Servant Leadership in Practice Name Institution Instructor Course Date Servant Leadership in Practice An intrinsically motivated individual is someone who is motivated in performing certain activities because he/she has to perform the activities or due to personal benefits associated with performing the activities

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Servant Leadership in Practice
An intrinsically motivated individual is someone who is motivated in performing certain activities because he/she has to perform the activities or due to personal benefits associated with performing the activities (Huber, 2017). On the other hand, an extrinsically motivated individual is an individual who is motivated to perform certain activities due to the reward associated with the activity or to avoid the negative effects associated with not performing the activities (Huber, 2017). These behavior aspects are important for leaders to understand as they can be used when determining ways and strategies to implement to motivate and encourage their employees in achieving the organizational goals and objectives (Huber, 2017).
One way to motivate an individual who is intrinsically motivated would be to create a favorable working environment, which will encourage the employee in performing his/her roles and responsibilities in the organization (Tinkham, 2013). This will also create a job satisfaction to the individual by successfully performing his/her duties. Research has also indicated individuals to be intrinsically motivated when they get support from their organization in performing their duties in the organization (Tinkham, 2013). A way to motivate an individual who is extrinsically motivated is to set targets and measuring outcomes, which will differentiate between the performances of different individuals in the organization. High performers should be rewarded while the poor performers face consequences (Tinkham, 2013).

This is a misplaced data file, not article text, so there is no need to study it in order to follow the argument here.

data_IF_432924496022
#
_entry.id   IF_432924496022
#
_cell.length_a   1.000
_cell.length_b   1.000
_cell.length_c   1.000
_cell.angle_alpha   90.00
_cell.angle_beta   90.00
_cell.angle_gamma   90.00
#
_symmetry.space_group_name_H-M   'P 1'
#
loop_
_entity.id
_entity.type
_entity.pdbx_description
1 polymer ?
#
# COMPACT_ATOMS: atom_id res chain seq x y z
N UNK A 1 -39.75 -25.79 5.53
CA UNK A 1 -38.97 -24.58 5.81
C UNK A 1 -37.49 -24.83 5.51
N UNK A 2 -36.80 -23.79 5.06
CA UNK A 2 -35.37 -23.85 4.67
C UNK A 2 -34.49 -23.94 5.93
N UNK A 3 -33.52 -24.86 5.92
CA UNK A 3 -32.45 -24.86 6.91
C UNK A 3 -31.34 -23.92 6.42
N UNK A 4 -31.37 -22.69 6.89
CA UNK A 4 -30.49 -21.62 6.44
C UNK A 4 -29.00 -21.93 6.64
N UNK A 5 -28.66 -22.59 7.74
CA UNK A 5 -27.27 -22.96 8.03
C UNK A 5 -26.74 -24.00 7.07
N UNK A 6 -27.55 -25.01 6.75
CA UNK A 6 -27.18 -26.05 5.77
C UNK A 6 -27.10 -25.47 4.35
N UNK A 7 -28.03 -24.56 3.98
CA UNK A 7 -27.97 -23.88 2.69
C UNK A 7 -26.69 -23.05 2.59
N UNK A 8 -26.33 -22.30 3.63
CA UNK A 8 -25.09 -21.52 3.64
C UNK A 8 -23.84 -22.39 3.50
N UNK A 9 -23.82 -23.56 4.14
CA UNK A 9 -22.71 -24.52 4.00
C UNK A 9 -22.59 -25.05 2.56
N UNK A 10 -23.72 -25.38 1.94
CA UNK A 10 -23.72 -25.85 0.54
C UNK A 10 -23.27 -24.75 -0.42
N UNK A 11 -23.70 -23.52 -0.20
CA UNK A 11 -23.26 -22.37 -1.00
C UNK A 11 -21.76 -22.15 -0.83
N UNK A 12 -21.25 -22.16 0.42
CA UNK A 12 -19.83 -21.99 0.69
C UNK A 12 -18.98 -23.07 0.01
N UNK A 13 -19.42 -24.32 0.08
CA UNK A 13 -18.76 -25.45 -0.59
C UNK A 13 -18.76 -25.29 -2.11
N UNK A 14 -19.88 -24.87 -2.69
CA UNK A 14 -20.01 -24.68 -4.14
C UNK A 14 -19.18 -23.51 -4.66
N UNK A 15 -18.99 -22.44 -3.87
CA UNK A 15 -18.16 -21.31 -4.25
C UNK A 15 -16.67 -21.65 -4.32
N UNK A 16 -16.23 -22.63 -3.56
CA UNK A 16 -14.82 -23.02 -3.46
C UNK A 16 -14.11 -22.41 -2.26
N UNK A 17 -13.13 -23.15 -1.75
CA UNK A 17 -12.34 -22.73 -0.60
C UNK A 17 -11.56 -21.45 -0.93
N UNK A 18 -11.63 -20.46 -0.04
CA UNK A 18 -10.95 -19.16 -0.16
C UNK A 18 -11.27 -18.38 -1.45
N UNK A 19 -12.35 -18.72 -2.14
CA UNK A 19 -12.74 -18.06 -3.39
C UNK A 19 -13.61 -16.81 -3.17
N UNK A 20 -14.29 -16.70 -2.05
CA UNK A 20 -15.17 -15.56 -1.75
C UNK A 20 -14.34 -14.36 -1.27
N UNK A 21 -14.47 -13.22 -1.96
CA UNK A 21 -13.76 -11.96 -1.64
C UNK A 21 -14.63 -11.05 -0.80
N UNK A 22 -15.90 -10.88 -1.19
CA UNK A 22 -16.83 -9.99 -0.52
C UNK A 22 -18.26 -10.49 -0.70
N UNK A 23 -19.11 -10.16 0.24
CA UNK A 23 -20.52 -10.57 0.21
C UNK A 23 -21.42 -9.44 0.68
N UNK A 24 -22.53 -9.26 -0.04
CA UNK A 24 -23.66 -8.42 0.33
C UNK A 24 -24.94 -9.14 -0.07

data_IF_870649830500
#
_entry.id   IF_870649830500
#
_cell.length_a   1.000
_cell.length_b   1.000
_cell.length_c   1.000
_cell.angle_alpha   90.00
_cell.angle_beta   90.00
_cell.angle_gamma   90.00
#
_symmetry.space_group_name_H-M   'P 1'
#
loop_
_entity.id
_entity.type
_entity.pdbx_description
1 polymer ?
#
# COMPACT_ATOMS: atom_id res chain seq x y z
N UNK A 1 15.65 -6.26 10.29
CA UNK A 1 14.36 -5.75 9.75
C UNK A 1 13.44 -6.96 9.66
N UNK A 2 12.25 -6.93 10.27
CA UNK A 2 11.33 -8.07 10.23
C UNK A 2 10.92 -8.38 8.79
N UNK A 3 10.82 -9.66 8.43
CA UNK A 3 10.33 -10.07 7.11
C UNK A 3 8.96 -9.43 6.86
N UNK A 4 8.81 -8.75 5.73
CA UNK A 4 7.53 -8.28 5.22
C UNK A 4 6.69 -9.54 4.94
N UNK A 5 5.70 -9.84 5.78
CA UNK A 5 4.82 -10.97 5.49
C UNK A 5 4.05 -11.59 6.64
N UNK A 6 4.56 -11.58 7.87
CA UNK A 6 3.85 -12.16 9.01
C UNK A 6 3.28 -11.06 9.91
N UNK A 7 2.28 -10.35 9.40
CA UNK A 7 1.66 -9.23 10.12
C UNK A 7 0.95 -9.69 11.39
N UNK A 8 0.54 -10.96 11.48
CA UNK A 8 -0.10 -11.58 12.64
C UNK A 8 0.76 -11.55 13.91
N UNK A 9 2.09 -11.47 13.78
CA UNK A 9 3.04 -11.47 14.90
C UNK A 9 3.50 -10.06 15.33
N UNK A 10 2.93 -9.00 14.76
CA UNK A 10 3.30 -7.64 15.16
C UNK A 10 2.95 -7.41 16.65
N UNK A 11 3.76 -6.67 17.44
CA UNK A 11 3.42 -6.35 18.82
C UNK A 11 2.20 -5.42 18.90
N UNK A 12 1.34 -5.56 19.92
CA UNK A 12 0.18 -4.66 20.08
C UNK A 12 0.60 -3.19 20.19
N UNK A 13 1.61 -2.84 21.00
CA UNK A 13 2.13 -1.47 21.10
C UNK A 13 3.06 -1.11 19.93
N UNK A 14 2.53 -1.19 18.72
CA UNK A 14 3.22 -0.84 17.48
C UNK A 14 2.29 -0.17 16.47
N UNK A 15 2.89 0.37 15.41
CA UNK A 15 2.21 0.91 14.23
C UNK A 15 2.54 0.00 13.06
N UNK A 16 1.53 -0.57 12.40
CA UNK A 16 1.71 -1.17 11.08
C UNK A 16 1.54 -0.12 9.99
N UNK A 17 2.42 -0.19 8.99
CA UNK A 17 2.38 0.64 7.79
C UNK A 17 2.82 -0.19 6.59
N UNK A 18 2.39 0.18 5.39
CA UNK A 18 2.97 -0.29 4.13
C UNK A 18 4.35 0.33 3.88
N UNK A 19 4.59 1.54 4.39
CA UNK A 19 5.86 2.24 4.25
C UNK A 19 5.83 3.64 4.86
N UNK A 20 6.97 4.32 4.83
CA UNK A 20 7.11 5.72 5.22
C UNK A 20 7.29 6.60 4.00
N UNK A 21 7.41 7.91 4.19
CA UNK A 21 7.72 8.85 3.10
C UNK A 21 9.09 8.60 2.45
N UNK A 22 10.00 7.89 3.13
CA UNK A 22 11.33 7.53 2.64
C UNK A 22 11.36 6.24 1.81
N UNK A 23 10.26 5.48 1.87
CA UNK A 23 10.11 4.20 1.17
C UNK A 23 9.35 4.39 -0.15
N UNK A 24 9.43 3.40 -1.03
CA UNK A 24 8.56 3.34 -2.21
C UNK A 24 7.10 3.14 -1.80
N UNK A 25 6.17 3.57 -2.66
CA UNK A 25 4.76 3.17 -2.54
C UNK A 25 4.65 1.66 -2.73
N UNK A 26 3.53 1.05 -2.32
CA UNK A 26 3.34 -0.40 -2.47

This will motivate individuals to increase their performance in order to get the rewards associated with high performance and prevent the negative consequences associated with poor performance (Tinkham, 2013). One characteristics of a performance-driven team include a sense of purpose, which is attributed to the shared goals and values. Since the team is focused on the same goals and objectives, there is a clear direction and purpose in the team, which can be seen by how the team makes important decisions related to the organization (Huber, 2017). Another characteristic of a performance-driven team is continuous learning. This is important in increasing knowledge due to the changing dynamics of an organizational setting (Huber, 2017). Learning is important in any organizational aspect by encouraging growth and development of the team members who in turn increase their performance in their different roles in the organization (Huber, 2017).

References
Huber, D. (2017). Leadership and nursing care management. Philadelphia: Saunders Elsevier.

Tinkham, M. (2013). Lead with Purpose: Giving Your Organization a Reason to Believe in Itself. AORN Journal. 97(4), 493-494.